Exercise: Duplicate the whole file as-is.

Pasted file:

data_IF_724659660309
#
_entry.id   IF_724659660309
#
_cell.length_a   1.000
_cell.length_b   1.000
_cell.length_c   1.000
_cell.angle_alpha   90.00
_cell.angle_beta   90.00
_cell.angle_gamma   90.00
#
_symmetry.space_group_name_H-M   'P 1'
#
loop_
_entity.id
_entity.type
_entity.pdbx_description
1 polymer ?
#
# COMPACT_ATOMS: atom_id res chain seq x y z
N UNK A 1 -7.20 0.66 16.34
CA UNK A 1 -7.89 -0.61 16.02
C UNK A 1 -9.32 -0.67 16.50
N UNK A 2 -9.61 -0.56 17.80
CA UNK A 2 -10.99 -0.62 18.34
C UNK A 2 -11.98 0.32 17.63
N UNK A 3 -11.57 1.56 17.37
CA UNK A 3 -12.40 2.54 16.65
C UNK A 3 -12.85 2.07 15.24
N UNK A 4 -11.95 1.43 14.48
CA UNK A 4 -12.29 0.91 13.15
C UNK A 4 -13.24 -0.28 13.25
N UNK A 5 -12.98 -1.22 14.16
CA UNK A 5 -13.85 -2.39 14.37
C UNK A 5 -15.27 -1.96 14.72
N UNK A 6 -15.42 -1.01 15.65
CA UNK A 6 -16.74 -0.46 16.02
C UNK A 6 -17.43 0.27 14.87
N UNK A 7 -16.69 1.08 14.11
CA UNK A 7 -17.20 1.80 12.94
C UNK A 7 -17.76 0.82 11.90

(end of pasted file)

data_IF_724659660309
#
_entry.id   IF_724659660309
#
_cell.length_a   1.000
_cell.length_b   1.000
_cell.length_c   1.000
_cell.angle_alpha   90.00
_cell.angle_beta   90.00
_cell.angle_gamma   90.00
#
_symmetry.space_group_name_H-M   'P 1'
#
loop_
_entity.id
_entity.type
_entity.pdbx_description
1 polymer ?
#
# COMPACT_ATOMS: atom_id res chain seq x y z
N UNK A 1 -7.20 0.66 16.34
CA UNK A 1 -7.89 -0.61 16.02
C UNK A 1 -9.32 -0.67 16.50
N UNK A 2 -9.61 -0.56 17.80
CA UNK A 2 -10.99 -0.62 18.34
C UNK A 2 -11.98 0.32 17.63
N UNK A 3 -11.57 1.56 17.37
CA UNK A 3 -12.40 2.54 16.65
C UNK A 3 -12.85 2.07 15.24
N UNK A 4 -11.95 1.43 14.48
CA UNK A 4 -12.29 0.91 13.15
C UNK A 4 -13.24 -0.28 13.25
N UNK A 5 -12.98 -1.22 14.16
CA UNK A 5 -13.85 -2.39 14.37
C UNK A 5 -15.27 -1.96 14.72
N UNK A 6 -15.42 -1.01 15.65
CA UNK A 6 -16.74 -0.46 16.02
C UNK A 6 -17.43 0.27 14.87
N UNK A 7 -16.69 1.08 14.11
CA UNK A 7 -17.20 1.80 12.94
C UNK A 7 -17.76 0.82 11.90